Lululemon Athletica keeps defying the retail odds, posting an 18% sales gain and raising forecasts in a season where most retailers report downbeat results.
Comparable sales for the Canadian company rose 11%, while revenue climbed 18% to $2.2 billion, compared to $1.87 billion in the second quarter of last year. That includes an 11% gain in North America and a jump of 52% internationally, with robust results in China. Net income climbed to $341.6 million, compared with $289.5 million in the year-ago period.
Both sales and profits topped expectations. And the company’s decision to raise its forecast also came as a pleasant surprise. Lululemon anticipates a sales gain of between 17% and 18% next quarter and an increase of between 17% and 18% for the full year. That would take annual revenues to $9.57 billion, well on the way to reaching its target of $12.5 billion in annual sales by 2026.
Lululemon, with 672 stores, attributed the strong performance to improvements in international business and an expanding product portfolio. That includes the move into running shoes and the ongoing success of its men’s line.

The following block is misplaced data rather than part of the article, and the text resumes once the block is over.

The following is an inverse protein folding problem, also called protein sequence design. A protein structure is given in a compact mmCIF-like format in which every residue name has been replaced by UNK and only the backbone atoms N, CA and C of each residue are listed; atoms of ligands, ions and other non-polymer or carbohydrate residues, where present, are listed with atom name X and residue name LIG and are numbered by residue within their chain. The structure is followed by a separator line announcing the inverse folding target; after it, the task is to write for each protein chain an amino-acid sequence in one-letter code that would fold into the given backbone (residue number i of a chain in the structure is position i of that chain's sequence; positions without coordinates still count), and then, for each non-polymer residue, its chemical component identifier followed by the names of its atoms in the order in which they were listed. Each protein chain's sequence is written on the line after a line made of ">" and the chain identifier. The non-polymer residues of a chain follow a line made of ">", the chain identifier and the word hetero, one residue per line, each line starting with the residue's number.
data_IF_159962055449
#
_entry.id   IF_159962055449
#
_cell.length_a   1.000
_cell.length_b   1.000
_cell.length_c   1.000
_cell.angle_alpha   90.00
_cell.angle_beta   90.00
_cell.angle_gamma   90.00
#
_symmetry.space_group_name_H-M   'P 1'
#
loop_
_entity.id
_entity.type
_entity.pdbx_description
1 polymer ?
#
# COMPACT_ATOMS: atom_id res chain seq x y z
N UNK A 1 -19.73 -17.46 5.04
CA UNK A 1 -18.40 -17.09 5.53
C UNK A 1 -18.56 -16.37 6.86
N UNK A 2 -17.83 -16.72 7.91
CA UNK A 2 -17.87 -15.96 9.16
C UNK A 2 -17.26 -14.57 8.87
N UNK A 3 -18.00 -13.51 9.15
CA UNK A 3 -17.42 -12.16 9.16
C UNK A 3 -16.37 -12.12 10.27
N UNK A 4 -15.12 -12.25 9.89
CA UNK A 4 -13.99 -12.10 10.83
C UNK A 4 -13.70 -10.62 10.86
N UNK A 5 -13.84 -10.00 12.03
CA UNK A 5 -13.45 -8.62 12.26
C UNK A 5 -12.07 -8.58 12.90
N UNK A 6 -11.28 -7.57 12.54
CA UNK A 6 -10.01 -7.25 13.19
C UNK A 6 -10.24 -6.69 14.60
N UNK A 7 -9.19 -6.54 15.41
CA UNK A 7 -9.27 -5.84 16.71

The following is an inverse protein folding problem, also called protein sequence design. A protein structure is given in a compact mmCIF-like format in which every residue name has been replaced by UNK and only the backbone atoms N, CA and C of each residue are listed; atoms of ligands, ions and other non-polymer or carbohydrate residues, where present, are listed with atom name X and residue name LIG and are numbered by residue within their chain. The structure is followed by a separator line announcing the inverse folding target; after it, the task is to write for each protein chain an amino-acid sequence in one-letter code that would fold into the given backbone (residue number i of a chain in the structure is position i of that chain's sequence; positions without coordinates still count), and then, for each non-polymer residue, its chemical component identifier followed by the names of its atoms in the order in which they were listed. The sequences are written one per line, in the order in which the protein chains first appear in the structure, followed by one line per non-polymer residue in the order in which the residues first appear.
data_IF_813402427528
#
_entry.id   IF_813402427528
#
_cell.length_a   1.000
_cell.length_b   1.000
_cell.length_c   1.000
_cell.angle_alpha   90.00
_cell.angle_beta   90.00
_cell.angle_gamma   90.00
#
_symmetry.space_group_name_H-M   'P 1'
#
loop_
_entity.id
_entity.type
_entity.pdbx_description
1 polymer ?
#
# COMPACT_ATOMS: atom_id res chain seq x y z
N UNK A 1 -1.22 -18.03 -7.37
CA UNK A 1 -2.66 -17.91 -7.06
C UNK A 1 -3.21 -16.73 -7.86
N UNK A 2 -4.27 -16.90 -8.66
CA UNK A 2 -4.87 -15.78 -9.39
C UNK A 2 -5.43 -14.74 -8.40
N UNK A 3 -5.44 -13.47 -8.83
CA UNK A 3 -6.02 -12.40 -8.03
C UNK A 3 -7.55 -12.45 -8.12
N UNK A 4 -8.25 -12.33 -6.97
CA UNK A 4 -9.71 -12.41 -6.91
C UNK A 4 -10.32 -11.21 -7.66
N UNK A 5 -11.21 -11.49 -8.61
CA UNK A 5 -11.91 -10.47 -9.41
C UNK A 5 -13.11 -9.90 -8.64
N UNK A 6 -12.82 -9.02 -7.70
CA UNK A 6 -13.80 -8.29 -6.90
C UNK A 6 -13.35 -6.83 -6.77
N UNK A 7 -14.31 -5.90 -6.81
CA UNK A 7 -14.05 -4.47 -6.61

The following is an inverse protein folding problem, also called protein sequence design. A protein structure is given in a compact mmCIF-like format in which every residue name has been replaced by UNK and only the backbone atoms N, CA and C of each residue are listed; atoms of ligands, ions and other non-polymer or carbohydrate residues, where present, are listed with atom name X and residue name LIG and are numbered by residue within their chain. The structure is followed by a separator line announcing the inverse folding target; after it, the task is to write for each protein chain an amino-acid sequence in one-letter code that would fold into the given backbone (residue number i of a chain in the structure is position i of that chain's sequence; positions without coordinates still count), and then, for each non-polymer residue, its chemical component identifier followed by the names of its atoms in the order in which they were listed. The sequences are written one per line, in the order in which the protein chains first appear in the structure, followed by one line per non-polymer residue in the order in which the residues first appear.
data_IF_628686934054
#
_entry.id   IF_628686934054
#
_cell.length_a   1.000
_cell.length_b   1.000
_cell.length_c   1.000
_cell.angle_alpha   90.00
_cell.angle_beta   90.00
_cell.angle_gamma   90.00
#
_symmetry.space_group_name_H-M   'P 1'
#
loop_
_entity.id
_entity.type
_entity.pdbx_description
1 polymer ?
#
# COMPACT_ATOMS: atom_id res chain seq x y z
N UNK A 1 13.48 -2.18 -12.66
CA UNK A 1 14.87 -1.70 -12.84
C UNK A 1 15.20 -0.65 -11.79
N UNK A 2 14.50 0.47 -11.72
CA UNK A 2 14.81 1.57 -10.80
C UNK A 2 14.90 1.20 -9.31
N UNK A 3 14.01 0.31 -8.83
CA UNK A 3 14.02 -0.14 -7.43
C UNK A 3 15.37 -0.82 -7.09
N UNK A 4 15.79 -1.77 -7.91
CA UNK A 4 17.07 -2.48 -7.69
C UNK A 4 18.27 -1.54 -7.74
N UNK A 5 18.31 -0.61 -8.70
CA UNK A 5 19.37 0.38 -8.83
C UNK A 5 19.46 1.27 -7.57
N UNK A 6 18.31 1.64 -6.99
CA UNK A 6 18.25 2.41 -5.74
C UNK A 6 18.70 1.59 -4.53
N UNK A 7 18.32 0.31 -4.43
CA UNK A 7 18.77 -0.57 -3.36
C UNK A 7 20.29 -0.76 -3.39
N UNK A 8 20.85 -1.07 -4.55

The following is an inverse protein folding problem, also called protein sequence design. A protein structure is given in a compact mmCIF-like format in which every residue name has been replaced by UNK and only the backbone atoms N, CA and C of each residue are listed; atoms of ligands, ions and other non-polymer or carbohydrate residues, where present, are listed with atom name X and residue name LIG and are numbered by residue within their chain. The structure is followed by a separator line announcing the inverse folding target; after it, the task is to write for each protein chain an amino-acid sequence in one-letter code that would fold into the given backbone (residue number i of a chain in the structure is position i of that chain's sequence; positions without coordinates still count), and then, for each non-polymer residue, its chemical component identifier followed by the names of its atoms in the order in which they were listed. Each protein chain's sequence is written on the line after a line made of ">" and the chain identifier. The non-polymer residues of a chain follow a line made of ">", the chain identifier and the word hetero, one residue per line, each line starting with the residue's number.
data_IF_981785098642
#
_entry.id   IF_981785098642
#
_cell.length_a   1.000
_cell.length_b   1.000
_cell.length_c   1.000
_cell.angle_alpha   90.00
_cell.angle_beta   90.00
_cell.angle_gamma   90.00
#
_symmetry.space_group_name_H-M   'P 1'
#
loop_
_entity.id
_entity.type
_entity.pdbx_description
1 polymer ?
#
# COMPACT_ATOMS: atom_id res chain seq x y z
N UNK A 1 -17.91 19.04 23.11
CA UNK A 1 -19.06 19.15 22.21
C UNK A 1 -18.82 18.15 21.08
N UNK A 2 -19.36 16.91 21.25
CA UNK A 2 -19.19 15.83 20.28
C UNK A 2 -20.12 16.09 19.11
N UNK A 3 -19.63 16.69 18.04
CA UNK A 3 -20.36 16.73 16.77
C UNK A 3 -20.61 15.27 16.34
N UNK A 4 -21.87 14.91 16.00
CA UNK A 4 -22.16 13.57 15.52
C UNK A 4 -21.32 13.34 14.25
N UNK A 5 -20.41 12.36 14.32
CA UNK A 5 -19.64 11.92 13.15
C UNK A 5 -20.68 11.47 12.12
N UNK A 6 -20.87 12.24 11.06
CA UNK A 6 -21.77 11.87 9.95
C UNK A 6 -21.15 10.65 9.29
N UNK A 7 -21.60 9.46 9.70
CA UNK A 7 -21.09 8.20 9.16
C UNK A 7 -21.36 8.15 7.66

Observers remarked on Lululemon’s latest star turn, adding to its persistent ability to shine, even when its core audience is cutting back spending in other realms.
“We come away from the second-quarter results more confident in the abilities of senior leadership to manage well ongoing macro and sector challenges, all the while continuing to expand the reach of the brand,” writes Brian Nagel, an analyst who follows Lululemon for Oppenheimer.
The company is “further developing an already enviable, world-class omnichannel infrastructure.”
He also notes consumers’ strong response to Lulu’s back-to-school and early fall product innovations. Those include extensive new offers to its burgeoning menswear line.
Neil Saunders, managing director of GlobalData, is also impressed with Lululemon’s results. “While much of the retail market is in the doldrums, Lululemon continues to benefit from … customers who are more insulated from economic pressures, and addressing a market which is growing and retains the interest of consumers.”
Yet others competing in the same space, including Under Armour, are limping along. Saunders writes that the company’s ongoing focus on product innovation is responsible.
“New technical benefits create interest among consumers and allow them to justify buying something new because they see it as an upgrade,” a significant benefit in mature categories like leggings. “Design also plays a role, with interesting new colorways and silhouettes helping to create interest.”